What you resist will persist. This has been such an important lesson for me to learn. It is so easy to resist things about our children, to not accept them as they are. How many times have I wanted to change something about my child? Somehow the problems came to dominate my thinking.

Unfortunately, focusing on what I wished would change did not seem to help. This is because you grow what you give attention to. What shows up in our lives is a direct reflection of our inner thoughts and emotions. If we devote our minds to what we don’t want we end up noticing it everywhere. We go through life collecting evidence to back up what we believe. If we believe that there is something wrong that is what we will see. We block out the evidence that supports a more positive view. We simply don’t see it.

This means that if we resist something about our children it will persist. We give it the energy of our attention and we unintentionally grow it rather than getting it to go away. Throwing all our energy into fixing something about our child may end up making it worse.

To reverse this process I practice the simple exercise of choosing to focus on the opposite of what I don’t want. I ignore the problem and collect the evidence for the other side; for what is going well and is acceptable. (more…)

What about setting limits?

Of all the issues that come up for parents one of the most difficult and confusing is the one of when to say “Yes” and when to say “No.” And yet it’s the issue that comes up most often. No wonder so many parents are stressed.

The reason it comes up so often is that children have wants – and lots of them. They want to explore their world, to stay at the park, to have ice cream, to watch that movie on TV and for you to buy them the latest toy or game. It can go on and on. Working out what to say in response to all that wanting can be difficult. It is an ongoing challenge for me to speak these simple words with clarity, honesty and integrity. I am still experimenting and learning every day and I want to share what I have discovered so far.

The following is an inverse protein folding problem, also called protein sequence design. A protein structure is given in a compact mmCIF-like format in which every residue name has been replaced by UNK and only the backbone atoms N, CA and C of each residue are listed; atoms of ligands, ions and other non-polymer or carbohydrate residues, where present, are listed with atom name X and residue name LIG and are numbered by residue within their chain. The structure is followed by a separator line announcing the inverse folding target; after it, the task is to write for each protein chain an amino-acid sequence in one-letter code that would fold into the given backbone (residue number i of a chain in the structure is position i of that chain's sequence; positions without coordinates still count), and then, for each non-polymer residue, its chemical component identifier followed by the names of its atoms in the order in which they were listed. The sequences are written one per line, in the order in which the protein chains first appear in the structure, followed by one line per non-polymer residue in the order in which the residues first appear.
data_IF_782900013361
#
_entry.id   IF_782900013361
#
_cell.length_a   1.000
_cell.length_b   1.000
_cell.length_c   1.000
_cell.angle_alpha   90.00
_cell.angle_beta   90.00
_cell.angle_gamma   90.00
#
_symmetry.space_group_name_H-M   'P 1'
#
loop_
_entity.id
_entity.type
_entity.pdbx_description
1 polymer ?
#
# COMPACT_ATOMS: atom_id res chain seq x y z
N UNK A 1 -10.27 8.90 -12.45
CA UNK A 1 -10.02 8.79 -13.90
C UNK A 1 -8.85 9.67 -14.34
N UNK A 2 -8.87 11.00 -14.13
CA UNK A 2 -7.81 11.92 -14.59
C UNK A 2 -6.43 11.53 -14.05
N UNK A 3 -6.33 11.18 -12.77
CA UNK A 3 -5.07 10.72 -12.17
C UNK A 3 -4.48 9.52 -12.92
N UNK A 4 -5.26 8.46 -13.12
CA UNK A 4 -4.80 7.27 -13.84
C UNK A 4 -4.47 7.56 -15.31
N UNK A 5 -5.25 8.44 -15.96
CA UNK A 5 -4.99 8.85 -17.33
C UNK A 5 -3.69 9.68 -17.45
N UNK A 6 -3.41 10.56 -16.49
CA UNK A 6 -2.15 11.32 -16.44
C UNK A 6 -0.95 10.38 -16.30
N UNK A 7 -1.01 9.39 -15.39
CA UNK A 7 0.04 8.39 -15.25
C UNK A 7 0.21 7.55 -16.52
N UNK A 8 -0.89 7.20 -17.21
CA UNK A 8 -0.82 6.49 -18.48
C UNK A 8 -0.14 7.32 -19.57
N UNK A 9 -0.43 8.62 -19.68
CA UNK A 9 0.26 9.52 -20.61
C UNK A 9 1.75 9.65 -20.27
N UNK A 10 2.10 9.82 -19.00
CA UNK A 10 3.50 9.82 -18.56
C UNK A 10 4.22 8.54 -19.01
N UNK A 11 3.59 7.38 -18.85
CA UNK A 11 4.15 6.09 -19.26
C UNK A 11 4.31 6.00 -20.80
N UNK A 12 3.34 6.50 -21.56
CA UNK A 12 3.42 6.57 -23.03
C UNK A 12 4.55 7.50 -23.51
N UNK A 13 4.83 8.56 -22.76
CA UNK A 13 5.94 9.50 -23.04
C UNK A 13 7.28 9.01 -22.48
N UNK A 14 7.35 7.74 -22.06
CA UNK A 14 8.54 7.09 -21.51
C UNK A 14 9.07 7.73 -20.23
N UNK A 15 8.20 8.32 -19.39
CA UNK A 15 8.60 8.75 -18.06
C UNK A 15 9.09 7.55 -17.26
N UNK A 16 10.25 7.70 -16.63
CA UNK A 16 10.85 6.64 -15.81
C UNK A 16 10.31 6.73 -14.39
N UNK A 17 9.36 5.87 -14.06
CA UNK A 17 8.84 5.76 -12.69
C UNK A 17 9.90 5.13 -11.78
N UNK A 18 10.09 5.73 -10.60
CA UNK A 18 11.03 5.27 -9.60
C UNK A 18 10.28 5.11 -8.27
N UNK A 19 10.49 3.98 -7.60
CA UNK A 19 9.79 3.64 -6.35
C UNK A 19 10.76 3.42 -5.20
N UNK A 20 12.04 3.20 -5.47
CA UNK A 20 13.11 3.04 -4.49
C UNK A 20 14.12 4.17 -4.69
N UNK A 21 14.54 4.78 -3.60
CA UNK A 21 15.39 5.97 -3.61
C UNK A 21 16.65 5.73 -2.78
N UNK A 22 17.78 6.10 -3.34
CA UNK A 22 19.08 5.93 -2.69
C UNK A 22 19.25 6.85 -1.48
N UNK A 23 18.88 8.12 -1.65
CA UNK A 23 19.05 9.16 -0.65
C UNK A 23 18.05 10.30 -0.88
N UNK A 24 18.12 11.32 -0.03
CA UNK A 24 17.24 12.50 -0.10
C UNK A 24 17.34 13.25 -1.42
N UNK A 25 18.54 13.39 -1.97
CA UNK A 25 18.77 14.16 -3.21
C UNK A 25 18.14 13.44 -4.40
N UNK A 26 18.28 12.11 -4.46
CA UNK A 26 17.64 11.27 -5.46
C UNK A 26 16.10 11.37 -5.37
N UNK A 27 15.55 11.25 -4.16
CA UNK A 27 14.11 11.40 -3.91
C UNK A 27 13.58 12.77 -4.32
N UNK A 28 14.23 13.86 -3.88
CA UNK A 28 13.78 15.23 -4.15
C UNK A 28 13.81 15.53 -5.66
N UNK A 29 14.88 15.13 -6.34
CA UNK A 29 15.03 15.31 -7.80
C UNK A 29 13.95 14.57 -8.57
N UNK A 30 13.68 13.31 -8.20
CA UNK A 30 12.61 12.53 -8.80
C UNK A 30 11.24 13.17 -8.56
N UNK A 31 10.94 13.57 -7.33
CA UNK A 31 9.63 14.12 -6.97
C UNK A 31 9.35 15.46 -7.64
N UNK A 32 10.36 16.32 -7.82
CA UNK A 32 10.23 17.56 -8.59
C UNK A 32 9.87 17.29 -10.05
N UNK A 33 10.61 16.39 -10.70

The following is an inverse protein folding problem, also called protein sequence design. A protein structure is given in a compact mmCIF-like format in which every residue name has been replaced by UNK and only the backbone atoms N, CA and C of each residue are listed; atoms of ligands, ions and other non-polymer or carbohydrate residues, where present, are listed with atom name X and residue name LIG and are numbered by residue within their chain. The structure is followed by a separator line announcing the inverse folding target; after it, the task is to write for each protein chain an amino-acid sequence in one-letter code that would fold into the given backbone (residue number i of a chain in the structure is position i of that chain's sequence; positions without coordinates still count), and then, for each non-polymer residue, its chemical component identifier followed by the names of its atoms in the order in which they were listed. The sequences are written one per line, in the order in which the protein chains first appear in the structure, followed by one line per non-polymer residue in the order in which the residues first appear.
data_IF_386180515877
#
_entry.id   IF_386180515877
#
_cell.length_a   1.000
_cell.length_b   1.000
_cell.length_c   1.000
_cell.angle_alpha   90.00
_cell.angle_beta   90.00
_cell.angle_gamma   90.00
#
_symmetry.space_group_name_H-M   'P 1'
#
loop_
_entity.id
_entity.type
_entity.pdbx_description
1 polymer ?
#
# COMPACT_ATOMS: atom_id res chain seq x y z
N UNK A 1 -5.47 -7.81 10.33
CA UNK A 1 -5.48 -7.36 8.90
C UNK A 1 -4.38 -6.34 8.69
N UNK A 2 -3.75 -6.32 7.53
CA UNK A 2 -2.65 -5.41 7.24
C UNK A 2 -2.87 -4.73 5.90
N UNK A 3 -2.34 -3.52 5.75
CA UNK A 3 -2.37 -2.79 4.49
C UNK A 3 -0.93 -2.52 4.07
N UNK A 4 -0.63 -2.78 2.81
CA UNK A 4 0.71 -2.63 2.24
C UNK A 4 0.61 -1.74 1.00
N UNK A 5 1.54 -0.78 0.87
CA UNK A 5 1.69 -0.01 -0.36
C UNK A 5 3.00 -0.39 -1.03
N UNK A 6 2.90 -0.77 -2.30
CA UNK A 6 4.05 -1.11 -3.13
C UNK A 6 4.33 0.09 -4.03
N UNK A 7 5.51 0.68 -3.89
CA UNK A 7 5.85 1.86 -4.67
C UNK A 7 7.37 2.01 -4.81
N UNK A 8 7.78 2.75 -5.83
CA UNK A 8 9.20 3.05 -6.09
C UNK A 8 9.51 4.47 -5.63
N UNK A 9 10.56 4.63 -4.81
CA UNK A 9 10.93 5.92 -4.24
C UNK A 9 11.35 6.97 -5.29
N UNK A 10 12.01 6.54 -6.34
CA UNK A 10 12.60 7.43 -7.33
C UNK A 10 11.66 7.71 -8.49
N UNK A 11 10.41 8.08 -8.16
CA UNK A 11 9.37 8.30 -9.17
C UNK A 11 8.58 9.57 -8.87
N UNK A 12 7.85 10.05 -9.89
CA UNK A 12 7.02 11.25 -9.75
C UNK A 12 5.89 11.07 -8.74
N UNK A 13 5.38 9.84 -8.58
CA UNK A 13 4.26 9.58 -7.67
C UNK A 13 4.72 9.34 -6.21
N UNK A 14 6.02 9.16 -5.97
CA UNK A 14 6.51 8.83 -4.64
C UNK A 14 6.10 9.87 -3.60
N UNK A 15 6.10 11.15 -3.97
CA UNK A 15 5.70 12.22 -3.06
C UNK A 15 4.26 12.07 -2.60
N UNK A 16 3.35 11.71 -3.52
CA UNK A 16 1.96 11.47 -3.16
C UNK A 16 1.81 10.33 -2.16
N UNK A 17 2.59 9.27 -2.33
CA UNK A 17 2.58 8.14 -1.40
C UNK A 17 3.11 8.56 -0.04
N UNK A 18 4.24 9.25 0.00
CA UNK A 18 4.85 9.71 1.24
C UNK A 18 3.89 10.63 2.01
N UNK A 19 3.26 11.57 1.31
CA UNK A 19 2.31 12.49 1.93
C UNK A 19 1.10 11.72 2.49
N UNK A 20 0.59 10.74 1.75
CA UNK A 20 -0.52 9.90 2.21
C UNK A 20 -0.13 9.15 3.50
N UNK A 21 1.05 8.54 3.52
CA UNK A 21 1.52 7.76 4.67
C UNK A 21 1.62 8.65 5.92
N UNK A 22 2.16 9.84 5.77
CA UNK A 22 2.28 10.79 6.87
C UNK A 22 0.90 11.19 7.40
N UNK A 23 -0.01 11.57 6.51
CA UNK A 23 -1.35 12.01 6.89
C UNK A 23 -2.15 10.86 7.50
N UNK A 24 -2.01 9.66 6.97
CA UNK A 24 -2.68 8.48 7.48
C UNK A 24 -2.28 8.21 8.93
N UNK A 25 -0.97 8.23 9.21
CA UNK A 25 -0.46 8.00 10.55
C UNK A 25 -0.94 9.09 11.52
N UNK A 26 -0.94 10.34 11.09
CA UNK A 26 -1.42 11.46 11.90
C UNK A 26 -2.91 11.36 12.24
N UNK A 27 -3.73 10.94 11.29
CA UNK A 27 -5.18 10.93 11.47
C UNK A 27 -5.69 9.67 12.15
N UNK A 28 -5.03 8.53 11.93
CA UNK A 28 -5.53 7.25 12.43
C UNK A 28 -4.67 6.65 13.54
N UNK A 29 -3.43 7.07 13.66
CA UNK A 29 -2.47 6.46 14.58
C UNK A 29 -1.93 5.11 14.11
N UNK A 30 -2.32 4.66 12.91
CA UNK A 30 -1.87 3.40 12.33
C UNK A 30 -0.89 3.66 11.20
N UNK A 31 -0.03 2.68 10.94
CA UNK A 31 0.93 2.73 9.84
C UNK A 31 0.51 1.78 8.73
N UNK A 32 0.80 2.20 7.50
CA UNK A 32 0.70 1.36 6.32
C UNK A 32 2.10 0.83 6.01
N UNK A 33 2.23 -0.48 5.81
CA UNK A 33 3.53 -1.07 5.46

All this wanting only becomes a problem if a child does not get what they want. Saying “Yes” to my child is wonderful if it is done with honesty and integrity. That means that the thinking behind my “Yes” is important to me. I don’t want to play at saying Yes” when I secretly feel an inner “No”. I call this “giving in.” I might do it in order to appear nice or to get my child to go away or because I have been worn down into a state of submission. “Giving in” does not feel good. This is because it is dishonest. I can tell if I have been dishonest because I end up feeling resentful and blaming my child for being “demanding”, or “making me” do something. If I persist with this habit it will crush my spirit and confuse and distress my child.

On the other hand, helping my child with an honest “Yes” brings me great joy. I don’t believe that giving my children what they want will bring them lasting happiness, but it feels good. I am happy for my children to experience abundance in their lives and also to experience the natural consequences of their choices. I am available to help them in their learning process as they work out how they want to live their lives. (more…)